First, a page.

Seeing these two athletes reconnect, each marked by their own difficult pathways, was an emotional moment. They recalled the key moment in the game when Lomu having broken clear of the Springbok defence, the try-line at his mercy, was stopped in his tracks by a courageous tackle from van der Westhuizen. A game defining moment and one etched in each of their memories. A moment remembered from a different time with seemingly different people yet here they were, the same two people, yet not.
Both Lomu and van der Westhuizen have made mistakes, big mistakes in their personal relationships all of which attracted, as to be expected, the harsh gaze of the media. Yet these mistakes have not defined them, nor has their sporting records. What has defined them is their ability to deal with adversity and live positively in the shadow that clouds them both. In the face of physical trauma the spirit of both these men prevails. They share a perspective on life that somehow can only be gained from having encountered the deepest valley. For each of them it is an individual battle, an individual battle that is shared. Their rugby memories, unlike in the previous conversations Lomu shared, seemed insignificant. They were merely a starting point, a distant connection point for the two that now has little bearing on the reality of what each man faces. It was a moving moment to witness their acknowledgment of how unpredictable life has been since the glory of their youth.
Leaders are the brokers of hope. Hope is something that means one acts regardless of the outcome; that one lives positively in the certainly of an end. Hope takes courage and perspective. It is not the shutting out of despair but rather the embracing of the reality that attempts to destroy hope in the first place. To live in hope, in such circumstances, is to gift others looking on with a clearer insight to what matters in life. In how these two great sportsmen are living out their lives, their reality is to inspire hope for others.
So read this and perhaps take a moment in your day that is most likely filled with deadlines, numbers and meetings; a day shaped by expectations and a schedule; a day with plans that give the illusion of control and demand your focus; take a moment to reflect on the uncertainly of what it is that awaits around the corner. Take a moment to reflect on the reality that we don’t know what tomorrow will bring and how, mindful of that, we ought to live the day that we do have…our today.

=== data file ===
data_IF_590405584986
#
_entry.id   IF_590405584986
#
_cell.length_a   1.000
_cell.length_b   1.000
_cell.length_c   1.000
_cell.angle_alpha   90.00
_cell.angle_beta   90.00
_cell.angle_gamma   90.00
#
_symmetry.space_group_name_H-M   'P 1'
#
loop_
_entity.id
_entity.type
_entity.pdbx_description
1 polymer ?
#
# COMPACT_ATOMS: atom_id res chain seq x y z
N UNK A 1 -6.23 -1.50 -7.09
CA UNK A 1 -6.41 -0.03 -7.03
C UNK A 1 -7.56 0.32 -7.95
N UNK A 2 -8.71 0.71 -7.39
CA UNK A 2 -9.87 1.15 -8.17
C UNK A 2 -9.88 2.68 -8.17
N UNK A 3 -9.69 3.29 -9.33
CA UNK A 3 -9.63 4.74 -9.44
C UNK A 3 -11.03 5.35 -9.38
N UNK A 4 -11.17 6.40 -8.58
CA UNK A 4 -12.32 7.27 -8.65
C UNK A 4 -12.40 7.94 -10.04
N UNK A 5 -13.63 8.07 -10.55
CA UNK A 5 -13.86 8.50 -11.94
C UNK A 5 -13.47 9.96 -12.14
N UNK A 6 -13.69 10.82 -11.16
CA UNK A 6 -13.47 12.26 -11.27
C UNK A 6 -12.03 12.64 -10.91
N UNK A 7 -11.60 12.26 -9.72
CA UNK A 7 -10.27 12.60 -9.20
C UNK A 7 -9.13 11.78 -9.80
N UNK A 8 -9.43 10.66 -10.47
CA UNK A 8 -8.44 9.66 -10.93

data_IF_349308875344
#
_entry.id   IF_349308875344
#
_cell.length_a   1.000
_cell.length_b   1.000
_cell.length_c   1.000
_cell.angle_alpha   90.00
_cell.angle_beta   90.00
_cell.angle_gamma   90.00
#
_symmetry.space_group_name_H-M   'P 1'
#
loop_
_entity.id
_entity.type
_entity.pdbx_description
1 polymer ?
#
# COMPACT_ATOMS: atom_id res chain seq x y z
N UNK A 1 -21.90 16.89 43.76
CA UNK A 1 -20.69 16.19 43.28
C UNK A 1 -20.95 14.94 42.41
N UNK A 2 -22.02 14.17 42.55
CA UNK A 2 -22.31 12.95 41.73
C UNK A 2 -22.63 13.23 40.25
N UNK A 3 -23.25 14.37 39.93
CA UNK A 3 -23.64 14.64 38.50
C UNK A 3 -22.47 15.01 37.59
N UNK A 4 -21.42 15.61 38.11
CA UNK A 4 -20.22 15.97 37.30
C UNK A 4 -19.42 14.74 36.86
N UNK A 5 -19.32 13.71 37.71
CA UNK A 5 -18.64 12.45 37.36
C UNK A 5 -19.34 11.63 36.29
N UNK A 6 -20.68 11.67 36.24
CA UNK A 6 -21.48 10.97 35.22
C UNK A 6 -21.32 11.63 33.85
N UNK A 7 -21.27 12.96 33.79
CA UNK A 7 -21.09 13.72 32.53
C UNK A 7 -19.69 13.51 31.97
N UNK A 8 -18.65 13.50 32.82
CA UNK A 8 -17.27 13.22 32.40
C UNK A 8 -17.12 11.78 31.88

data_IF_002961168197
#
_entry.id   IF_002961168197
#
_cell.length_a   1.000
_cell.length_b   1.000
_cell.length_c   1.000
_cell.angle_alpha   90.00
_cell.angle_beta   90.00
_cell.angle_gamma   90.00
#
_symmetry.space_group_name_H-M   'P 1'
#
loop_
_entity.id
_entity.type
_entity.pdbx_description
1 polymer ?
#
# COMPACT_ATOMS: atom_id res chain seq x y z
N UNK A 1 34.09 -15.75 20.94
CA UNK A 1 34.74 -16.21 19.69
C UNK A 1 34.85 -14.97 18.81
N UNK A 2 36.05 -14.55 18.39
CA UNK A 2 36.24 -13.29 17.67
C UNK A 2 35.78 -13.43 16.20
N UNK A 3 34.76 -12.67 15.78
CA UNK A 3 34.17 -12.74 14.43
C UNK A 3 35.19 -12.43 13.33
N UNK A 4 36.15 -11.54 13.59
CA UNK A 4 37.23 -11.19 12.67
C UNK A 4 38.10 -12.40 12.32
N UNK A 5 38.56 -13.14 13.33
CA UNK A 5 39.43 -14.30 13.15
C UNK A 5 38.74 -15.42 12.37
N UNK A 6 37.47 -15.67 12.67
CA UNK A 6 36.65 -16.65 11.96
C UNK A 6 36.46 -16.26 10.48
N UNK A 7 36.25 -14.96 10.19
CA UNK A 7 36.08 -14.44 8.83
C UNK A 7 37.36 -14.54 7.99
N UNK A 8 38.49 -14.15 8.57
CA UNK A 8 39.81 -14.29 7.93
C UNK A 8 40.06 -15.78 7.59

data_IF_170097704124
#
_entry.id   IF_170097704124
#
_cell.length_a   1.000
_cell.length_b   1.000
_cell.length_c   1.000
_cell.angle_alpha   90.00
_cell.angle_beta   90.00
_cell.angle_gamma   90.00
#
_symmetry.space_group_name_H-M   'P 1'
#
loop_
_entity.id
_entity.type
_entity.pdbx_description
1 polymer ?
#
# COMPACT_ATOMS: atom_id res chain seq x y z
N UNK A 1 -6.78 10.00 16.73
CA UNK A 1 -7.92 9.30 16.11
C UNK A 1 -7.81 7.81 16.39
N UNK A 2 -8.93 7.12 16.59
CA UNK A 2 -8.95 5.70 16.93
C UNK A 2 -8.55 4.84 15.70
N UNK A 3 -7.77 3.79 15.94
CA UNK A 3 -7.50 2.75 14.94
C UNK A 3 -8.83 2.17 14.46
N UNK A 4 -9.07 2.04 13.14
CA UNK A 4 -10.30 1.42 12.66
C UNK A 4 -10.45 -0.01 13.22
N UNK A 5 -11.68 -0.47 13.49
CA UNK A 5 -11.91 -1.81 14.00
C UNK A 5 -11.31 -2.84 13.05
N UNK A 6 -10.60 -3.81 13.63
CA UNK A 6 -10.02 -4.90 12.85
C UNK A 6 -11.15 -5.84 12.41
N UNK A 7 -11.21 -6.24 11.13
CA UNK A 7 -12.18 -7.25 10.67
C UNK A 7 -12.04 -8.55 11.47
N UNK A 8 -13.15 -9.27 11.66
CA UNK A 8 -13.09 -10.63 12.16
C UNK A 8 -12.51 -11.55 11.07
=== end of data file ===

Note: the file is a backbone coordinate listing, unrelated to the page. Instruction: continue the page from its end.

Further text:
The leader’s challenge is to lead through uncertainty. As a leader you face the paradox of creating a sense of certainty in a context of uncertainty. When confronted with what Lomu and van der Westhuizen had to face that paradox takes on an entirely new meaning and perspective without ever falling away. Somehow suffering and pain do that and this is often spoken about as a ‘gift’ by those in the valley, a message and realisation that makes little sense to those on the ‘outside’ – to those looking on.
How do I end an article like this? I really am not sure. I am not sure why I wrote it in the first place. I just knew I had to write something and hope that somehow, in some way, the words would find meaning for you, the Reader. If it leads to you taking a moment to pause and reflect on life and how you live it then perhaps that is more than I could have hoped for at the outset.
Lomu in the course of the documentary said that, “dreams can happen”. Easy to believe in the good times, less so when things aren’t going as expected. For both Lomu and van der Westhuizen their dreams did happen. But, perhaps their legacy will not be the fulfilment of their respective dreams and sporting achievements but rather how they lived beyond their dreams, how they lived when faced with adversity.
Dare to dream but know that it is what we do with whatever life serves us that really matters. Carpe diem.